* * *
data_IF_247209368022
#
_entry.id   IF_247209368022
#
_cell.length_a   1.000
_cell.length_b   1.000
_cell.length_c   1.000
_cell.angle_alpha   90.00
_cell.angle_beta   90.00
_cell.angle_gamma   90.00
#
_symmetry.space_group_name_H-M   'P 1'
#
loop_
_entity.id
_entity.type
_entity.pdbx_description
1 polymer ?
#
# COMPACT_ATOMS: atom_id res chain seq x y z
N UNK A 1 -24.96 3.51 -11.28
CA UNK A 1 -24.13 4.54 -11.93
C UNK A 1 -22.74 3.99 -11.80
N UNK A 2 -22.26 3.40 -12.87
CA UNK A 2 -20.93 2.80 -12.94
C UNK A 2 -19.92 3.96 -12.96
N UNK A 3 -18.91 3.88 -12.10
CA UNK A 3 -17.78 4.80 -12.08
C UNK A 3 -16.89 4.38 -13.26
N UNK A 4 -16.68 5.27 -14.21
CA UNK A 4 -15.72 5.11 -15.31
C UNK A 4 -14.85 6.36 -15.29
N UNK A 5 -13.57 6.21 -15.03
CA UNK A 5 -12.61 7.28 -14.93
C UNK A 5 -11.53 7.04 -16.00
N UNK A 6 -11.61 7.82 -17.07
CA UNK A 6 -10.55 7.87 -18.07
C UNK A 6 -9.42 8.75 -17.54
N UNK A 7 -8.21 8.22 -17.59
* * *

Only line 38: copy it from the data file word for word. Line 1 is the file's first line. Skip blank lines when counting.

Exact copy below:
C UNK A 6 -9.42 8.75 -17.54